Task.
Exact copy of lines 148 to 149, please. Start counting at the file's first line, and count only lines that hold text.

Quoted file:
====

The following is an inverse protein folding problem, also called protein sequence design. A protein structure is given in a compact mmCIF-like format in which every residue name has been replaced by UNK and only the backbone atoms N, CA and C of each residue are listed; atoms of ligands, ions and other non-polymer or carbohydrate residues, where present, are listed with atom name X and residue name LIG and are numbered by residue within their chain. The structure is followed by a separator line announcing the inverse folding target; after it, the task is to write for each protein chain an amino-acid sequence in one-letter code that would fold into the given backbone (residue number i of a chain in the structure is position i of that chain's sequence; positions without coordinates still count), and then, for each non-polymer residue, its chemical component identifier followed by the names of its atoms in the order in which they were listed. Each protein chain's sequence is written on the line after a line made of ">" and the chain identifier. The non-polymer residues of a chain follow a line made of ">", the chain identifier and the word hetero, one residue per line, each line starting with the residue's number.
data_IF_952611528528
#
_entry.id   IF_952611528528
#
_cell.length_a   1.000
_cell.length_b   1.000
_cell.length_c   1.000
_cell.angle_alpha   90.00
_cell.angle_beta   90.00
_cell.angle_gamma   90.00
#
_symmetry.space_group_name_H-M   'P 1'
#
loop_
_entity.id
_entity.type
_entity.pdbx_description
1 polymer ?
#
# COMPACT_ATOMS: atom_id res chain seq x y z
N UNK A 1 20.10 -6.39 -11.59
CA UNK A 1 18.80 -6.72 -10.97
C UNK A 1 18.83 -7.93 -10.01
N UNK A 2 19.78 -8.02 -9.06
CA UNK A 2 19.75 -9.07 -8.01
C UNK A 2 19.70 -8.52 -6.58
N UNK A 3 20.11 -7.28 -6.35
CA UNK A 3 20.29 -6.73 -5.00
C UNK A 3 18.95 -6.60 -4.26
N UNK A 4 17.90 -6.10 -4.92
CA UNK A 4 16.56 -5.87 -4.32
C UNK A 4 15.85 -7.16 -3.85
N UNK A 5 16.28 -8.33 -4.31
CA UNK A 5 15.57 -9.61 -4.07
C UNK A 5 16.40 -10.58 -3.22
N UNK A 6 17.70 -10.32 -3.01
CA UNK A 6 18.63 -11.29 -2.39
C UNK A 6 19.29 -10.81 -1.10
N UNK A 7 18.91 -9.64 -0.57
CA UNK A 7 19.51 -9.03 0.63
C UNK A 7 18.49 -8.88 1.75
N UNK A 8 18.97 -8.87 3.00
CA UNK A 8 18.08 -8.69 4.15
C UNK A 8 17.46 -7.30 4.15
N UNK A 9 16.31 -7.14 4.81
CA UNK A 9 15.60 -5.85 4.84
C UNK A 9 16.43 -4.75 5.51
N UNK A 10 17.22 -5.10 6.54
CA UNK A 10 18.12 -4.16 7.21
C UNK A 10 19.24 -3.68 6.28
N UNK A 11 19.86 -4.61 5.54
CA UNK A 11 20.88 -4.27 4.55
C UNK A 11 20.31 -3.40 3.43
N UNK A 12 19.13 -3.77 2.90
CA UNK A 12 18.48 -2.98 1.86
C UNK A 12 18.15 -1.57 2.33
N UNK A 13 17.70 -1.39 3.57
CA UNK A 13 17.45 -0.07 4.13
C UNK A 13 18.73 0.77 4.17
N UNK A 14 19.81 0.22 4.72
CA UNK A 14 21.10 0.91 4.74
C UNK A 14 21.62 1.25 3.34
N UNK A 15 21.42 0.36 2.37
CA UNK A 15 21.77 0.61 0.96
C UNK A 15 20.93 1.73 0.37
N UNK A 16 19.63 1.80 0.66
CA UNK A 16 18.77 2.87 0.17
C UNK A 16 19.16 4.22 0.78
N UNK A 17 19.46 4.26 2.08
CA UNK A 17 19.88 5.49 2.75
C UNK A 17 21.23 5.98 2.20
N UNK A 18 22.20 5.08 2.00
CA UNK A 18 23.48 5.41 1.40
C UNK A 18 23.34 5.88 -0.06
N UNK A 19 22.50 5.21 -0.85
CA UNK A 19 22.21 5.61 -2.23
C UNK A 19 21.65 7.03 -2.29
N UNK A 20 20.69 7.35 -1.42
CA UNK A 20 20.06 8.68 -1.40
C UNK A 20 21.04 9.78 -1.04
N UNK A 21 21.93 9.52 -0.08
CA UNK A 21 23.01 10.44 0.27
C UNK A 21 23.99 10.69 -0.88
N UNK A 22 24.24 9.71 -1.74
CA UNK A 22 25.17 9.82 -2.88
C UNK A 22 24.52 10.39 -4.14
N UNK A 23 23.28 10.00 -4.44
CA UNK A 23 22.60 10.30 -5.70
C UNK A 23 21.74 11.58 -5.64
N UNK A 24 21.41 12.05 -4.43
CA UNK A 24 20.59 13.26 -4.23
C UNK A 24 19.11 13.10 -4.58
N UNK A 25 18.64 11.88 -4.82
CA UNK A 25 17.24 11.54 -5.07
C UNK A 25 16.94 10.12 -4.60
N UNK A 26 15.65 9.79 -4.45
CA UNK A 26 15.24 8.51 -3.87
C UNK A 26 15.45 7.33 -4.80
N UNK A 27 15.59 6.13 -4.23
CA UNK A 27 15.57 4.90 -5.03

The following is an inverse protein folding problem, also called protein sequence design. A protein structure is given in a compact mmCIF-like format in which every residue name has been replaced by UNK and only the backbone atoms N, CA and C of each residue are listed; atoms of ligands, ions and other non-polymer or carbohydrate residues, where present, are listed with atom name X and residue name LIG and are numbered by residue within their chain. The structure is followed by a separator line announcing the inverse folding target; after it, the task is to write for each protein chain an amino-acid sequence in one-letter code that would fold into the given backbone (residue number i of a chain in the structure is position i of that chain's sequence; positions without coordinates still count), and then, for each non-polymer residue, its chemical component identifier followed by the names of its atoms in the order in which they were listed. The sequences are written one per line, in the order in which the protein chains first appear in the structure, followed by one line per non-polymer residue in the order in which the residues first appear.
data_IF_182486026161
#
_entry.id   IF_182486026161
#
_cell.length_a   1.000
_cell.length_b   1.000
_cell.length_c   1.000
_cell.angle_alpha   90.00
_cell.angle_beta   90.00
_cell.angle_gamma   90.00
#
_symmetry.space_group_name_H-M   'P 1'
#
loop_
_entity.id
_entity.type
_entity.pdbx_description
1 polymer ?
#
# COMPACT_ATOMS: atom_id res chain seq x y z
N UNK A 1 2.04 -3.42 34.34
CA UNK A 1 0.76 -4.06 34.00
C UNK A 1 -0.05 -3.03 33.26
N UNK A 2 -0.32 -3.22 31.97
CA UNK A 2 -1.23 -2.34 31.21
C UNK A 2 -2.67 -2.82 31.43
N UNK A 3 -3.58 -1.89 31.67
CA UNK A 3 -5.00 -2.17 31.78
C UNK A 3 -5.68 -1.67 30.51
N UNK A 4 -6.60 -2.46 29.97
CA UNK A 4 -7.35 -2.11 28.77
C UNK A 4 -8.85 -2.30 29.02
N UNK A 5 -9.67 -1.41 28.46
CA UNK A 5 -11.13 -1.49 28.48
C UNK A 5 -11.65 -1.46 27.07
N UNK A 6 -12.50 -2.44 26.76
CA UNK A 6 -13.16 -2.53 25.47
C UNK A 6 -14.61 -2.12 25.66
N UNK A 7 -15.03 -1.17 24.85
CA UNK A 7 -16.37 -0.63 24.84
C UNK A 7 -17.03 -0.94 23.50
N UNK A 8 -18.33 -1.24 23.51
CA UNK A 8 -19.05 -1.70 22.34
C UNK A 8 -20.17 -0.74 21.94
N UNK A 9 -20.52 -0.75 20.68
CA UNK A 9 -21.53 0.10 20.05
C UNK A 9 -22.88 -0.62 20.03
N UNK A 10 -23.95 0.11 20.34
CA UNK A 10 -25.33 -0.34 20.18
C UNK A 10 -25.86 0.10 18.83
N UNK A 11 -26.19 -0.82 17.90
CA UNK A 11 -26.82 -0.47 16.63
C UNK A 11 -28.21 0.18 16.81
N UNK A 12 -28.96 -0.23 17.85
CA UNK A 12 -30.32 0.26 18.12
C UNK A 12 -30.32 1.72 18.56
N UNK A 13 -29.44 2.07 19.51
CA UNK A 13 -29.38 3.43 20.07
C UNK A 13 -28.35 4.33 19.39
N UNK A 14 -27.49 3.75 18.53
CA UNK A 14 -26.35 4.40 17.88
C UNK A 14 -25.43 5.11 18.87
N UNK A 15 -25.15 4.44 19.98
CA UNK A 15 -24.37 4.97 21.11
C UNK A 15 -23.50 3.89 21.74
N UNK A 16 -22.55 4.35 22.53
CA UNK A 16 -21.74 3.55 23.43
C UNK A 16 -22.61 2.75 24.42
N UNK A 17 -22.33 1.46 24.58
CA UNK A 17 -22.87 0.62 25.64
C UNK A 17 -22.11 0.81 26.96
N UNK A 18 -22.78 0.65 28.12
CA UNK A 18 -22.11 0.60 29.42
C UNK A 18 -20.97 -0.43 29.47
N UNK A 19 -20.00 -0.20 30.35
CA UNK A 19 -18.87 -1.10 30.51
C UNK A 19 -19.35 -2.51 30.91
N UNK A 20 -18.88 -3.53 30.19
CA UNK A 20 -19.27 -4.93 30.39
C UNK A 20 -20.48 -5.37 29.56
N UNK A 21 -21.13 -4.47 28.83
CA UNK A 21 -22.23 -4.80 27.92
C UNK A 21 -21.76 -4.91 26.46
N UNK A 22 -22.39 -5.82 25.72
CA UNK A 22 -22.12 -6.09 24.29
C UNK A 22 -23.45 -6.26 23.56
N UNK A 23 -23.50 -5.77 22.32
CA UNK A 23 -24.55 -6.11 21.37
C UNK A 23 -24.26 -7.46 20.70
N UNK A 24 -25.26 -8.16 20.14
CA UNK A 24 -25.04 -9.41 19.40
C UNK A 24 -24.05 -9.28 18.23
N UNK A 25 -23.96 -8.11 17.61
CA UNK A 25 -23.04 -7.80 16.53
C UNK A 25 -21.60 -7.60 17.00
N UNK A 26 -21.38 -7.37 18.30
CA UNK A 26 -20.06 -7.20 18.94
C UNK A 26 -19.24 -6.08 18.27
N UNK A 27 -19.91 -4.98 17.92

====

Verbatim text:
CA UNK A 9 -21.53 0.10 20.05
C UNK A 9 -22.88 -0.62 20.03